Introduction: Rhubarb Leaf Birdbath

My rhubarb plant is out of control! The leaves are big enough to hide a small child under and it's crowding out tomatoes that I value way more than the rhubarb. So I put the gigantic leaves to good use and made a concrete birdbath using them to add texture and interest. The actual truth is, I had an old rhubarb leaf birdbath I made years ago (still good), but it was on the small side and I recently purchased a little solar floating fountain thing that needed a deeper pool to float in. So regardless of how I got to this point, I now have a bigger, deeper, great looking birdbath AND my old one that has found a new home in the garden.

If you don't have rhubarb leaves, you can use any others, you'll just need more of them. Or you could use something else just to add texture to the inside of your birdbath: burlap, wrinkly fabric, ???...

Step 1: Supplies

  • bag of sand/topping mix
  • mold form-I used a garbage can lid -you can use sand or soil
  • drywall tape
  • leaves
  • wheelbarrow or large bucket to mix concrete
  • rubber gloves

Step 2: Prep Your Materials

Get all your materials gathered and organized because once you begin with the wet concrete you will have limited time to work and you don't want it to begin drying before you are finished getting your birdbath shaped.

My can lid had two recessed areas that I packed some potting soil into to keep the convex shape. Depending on your form, you may need to do something like this. You can also make a mound of damp sand or soil and work on top of that. I didn't have sand and I wanted to get a vertical edge on my birdbath, the lid was perfect. My lid did compress under the weight of the concrete, it ended up giving me a flatter bottom to my birdbath, which was fine, but I could have put some bricks or something under the lid to prevent this.

Turns out even my biggest rhubarb leaf was not large enough to cover the entire lid, so I use one giant leaf and two smaller leaves. The place at the base of the leaf, where it connects to the stalk is really thick, so I trimmed all the leaves a bit to eliminate this chunky part.

Step 3: Arrange Your Leaves

Place your leaves stem side up (you want to get all that good texture on the surface of the concave part of your birdbath-you are working inside out at this point). Be sure to have them extend to the edge (or beyond) of your form.

Step 4: Mix Your Concrete

I used a bit less than half the bag of concrete mix for this birdbath and I had a little left over. I think it's better to have too much than run out during the process.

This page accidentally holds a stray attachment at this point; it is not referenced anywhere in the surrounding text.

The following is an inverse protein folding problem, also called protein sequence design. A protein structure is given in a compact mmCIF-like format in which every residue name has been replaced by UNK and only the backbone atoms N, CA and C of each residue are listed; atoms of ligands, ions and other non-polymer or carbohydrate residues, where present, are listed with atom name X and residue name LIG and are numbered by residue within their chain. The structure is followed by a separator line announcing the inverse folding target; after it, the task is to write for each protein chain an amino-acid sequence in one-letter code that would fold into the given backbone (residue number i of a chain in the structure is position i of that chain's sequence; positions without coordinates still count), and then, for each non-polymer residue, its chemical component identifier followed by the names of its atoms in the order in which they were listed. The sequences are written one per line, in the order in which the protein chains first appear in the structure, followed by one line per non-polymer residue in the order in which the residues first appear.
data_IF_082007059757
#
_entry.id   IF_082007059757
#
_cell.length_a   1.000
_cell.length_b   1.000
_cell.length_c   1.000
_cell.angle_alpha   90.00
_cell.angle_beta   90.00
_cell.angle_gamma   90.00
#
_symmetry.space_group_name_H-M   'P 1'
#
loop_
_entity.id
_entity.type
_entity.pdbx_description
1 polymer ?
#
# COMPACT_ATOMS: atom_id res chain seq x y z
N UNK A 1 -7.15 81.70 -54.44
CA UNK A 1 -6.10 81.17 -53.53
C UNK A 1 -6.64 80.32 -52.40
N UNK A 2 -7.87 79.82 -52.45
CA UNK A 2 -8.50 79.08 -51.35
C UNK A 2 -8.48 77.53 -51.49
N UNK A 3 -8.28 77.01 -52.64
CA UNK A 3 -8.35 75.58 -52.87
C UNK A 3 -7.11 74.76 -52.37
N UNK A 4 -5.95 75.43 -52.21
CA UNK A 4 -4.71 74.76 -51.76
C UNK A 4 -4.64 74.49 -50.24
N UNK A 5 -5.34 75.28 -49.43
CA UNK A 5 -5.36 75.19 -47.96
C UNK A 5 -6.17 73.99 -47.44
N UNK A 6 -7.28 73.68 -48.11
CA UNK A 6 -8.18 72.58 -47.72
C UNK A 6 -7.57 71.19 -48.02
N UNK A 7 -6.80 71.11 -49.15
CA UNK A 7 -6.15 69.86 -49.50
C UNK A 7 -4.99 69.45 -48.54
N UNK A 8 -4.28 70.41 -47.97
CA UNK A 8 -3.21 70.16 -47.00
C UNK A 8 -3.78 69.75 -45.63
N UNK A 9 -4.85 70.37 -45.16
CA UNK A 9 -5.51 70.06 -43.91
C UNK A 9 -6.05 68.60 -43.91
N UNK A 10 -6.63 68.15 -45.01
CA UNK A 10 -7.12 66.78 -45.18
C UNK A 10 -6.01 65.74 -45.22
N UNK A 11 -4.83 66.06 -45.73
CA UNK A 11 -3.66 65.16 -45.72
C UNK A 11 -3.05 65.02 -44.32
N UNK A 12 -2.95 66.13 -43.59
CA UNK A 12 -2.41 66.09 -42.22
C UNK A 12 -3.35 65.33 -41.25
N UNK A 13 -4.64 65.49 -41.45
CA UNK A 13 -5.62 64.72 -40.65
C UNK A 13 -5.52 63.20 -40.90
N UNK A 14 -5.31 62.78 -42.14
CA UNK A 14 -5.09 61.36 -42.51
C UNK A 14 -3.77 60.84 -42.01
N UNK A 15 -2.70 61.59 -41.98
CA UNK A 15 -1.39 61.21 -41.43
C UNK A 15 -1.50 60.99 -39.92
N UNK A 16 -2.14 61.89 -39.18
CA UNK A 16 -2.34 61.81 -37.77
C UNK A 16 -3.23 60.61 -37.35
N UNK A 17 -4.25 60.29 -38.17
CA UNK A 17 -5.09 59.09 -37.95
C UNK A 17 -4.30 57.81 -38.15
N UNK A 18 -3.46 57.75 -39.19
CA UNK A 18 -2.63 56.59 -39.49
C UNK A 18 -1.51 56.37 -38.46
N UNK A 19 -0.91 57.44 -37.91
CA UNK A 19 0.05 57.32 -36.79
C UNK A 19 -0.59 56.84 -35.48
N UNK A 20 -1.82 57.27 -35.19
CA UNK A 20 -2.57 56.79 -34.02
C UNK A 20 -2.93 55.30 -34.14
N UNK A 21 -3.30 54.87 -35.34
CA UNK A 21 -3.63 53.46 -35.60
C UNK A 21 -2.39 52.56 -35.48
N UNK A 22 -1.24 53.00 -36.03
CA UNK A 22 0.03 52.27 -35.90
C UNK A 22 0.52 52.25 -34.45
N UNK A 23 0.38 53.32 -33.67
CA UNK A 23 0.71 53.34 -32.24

Mix the concrete according to the instructions, you want it to be thick enough to hold a blob in your hand, not runny and wet, nor dry and crumbly.

Start applying it in handfuls to the back of your leaves, after you get about an inch thickness, place the drywall tape pieces in a crisscross pattern over the surface (sorry no pictures, just couldn't do it all at the same time!). Then put another layer of concrete over the tape. This will reinforce the concrete.

Be sure to sort of slap the concrete down, this will ensure that you pick up the texture of the leaves and gets rid of voids on the surface of them.

If you want to make the top surface flat (creating a flat bottom to rest on) this is the time to do that.

Since my form was sitting in the sun all day, I covered it loosely with a piece of damp burlap.

Step 5: The Next Day...

When I looked under the burlap the next morning I found a thin crack running along one edge of the surface. I mixed up a little concrete (a bit wetter than before) and patched over the crack, smoothing out the surface. I recovered it with the burlap and left it to dry for another day.

On the following morning, all seemed hard and without cracks. I lifted the birdbath off the lid and set it back down. Some of the leaves were easy to pull off, the rest I left to dry up on their own. I also snapped off some of the poky bits of concrete along the edge. It still has a rough edge, but I like it that way.

I left it out to further cure another day.

Step 6: The Next, Next Day...

Pulling the leaves out of the cement is a strangely satisfying thing...

If you leave the leaves in the concrete they will eventually disintegrate. Best to let the stubborn bits dry up so you can get them out before filling with water. Rhubarb leaves contain oxalic acid that is harmful to all of us if ingested.

I put the birdbath up on the old oak stump and returned all the rocks and things that I like to have around the birdbath to their spots and filled it with water. Since my birdbath is convex on the bottom I did put a couple of rocks under it to keep it level and so it wouldn't rock.

It holds a nice amount of water, the fountain works and I think it looks great.

I always put a bit of copper wire in the water, it helps to keep the algae at bay.

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